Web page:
Where to find a (relative) bargain in Boston’s priciest neighborhood

by Emily Johnson, Taylor Johnson Public Rrelations

Last week, we reported that Boston’s four most-expensive neighborhoods had crossed a new threshold in costliness. And while Boston’s priciest neighborhoods include some eye-popping listing prices and closed sales, there is always a deal to be found.

Thanks to NeighborhoodX, a hyper-local housing data website, it’s easier to find housing at the lower end of a neighborhood’s price point than ever before. While the company finds a neighborhood’s average listing to determine the most expensive areas, it also shows a spectrum of for-sale homes in a range of prices, from most expensive to least.  (“Least” being extremely relative here, since most of these homes are out of reach for a large portion of Boston’s residents.)

Seaport, one of Boston’s newest neighborhoods, is also its most expensive. The most costly listing per square foot in the area is a three-bedroom condo in Pier Four, which is asking for $8.7 million, or $3,410 per square foot. Pier Four is an impressive new waterfront development.

It also has another listed condo that would be considered a deal for the area. A two-bedroom condo that is about half the size of the most expensive listing has an asking price of $2.6 million, which breaks down to $1,672 per square foot, according to Neighborhood X.  The average listing price in the neighborhood is $1,821, meaning a client could be living in one of the area’s hottest developments at a relative bargain for the area.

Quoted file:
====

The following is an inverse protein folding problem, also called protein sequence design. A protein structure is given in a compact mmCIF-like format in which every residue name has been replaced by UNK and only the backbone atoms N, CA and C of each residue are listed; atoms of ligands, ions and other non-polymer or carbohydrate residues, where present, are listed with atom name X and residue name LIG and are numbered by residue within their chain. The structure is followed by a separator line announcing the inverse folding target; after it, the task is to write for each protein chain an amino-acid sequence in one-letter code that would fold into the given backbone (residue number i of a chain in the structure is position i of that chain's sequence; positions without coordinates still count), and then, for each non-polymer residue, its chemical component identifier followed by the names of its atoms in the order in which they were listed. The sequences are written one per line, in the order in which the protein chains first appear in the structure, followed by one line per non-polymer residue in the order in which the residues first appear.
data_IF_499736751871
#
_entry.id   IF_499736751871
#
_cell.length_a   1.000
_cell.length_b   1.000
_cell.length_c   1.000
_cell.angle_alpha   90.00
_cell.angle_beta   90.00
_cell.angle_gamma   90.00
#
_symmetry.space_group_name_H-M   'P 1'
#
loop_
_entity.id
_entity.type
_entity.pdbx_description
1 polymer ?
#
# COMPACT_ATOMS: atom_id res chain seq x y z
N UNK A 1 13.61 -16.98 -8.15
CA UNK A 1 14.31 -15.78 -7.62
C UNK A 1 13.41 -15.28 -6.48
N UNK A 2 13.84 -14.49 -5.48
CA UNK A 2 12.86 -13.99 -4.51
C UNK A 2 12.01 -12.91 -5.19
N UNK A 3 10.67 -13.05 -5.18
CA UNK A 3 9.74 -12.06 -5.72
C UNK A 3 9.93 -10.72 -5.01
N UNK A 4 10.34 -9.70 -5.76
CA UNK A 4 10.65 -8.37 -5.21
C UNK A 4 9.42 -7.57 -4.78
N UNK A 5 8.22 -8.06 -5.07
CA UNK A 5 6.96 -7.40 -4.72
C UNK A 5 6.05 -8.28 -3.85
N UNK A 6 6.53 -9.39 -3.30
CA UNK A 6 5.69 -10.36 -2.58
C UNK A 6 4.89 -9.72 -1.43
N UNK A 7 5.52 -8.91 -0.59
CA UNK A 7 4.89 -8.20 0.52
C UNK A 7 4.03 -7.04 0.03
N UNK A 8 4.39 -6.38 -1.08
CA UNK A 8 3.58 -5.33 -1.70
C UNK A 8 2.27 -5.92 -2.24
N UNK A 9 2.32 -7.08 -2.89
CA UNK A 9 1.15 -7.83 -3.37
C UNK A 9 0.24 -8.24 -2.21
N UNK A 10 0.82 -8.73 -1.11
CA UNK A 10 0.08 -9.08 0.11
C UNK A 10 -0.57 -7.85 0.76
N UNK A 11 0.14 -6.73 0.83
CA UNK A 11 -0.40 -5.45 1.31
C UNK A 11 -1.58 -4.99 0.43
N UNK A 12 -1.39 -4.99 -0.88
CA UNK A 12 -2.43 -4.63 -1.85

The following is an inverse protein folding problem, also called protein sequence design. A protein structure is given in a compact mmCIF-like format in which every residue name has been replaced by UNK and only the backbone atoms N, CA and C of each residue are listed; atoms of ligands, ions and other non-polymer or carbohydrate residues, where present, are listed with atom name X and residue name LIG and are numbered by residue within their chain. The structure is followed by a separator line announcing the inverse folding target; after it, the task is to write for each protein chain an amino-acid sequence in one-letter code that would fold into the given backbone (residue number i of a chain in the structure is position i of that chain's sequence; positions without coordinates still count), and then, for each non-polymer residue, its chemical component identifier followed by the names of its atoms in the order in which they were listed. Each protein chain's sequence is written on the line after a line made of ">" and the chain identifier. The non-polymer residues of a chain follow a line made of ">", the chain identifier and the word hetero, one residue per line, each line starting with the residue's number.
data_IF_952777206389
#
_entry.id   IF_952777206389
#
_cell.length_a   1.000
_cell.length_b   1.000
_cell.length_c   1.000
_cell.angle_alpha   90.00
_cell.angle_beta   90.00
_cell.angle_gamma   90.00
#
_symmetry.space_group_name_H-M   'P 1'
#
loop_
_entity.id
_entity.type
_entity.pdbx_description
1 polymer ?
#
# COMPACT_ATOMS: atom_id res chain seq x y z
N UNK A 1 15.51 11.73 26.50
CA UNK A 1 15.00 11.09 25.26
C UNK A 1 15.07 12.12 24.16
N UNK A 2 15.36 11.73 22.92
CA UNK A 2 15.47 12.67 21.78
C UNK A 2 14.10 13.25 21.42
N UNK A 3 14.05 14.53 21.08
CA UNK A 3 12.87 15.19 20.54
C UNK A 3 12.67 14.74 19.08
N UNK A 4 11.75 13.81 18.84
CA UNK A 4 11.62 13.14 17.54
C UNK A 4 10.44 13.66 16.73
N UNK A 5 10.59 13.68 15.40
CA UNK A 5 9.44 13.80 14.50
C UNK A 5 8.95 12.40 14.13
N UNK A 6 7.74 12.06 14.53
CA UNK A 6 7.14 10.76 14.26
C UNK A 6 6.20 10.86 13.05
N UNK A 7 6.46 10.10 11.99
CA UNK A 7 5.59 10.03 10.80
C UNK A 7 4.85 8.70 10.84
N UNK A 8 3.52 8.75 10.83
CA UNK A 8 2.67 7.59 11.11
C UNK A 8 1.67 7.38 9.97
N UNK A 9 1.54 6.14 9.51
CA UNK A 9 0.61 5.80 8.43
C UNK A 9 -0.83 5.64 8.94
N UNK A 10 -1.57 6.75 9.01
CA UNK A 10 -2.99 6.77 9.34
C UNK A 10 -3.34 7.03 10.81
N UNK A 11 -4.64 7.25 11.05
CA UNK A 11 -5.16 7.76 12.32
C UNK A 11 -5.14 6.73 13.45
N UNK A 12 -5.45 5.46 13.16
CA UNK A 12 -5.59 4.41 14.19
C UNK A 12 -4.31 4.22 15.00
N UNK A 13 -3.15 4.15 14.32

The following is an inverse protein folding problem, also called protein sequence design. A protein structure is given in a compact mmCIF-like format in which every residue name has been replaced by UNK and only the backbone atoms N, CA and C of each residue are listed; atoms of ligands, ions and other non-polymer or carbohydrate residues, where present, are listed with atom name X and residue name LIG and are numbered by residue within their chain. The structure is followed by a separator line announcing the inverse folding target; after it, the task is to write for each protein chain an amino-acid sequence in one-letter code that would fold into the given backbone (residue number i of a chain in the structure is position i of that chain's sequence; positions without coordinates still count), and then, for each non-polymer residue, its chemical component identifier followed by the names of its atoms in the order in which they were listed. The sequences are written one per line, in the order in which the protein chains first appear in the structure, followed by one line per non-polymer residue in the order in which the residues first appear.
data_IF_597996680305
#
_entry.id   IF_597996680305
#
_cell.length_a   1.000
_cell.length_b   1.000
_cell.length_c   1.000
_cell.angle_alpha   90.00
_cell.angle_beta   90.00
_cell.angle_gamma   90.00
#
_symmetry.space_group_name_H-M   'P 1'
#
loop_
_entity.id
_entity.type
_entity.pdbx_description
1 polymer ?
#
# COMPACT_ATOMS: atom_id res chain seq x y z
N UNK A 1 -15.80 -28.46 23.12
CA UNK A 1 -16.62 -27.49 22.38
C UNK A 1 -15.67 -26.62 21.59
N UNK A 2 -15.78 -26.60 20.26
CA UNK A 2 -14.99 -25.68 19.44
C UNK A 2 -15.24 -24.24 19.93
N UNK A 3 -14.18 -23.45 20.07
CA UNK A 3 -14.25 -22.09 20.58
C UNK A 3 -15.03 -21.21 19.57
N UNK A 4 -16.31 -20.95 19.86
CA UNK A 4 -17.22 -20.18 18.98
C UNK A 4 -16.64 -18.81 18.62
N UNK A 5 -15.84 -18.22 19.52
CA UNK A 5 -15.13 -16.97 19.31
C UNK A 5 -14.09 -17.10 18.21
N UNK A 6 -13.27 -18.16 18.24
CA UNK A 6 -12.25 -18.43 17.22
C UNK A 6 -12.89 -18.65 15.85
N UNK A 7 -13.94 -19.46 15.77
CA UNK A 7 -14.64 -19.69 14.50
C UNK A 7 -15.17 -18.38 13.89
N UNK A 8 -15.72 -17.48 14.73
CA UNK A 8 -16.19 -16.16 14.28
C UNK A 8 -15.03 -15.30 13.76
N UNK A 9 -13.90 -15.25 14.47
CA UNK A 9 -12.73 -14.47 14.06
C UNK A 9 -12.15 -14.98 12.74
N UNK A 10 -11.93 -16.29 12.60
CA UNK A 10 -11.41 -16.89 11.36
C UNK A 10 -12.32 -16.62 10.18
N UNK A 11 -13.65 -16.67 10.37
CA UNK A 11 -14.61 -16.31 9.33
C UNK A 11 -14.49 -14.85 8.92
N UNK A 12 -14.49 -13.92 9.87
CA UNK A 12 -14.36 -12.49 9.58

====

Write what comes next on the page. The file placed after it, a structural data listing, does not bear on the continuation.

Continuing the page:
The second-most expensive unit by square foot is in the 50 Liberty building, a massive condo that’s asking for $11.5 million or $3,218 per square foot. That development also has a unit with one of the lowest per-square-foot costs in the area, which is a one-bedroom condo with a price of $1,321 per square foot.

One can get into Seaport for under one million dollars, but they’ll have to sacrifice on space. A studio condo in 22 Liberty Drive is going for $699,000 or $1,375 per square foot. Space might be tight, but the building is full service, is on the waterfront and even has a luxury mini-bus to shuttle people throughout the city.

Check out our reports on the most and least expensive neighborhoods in Boston, and check out all of NeighborhoodX’s local housing information here.

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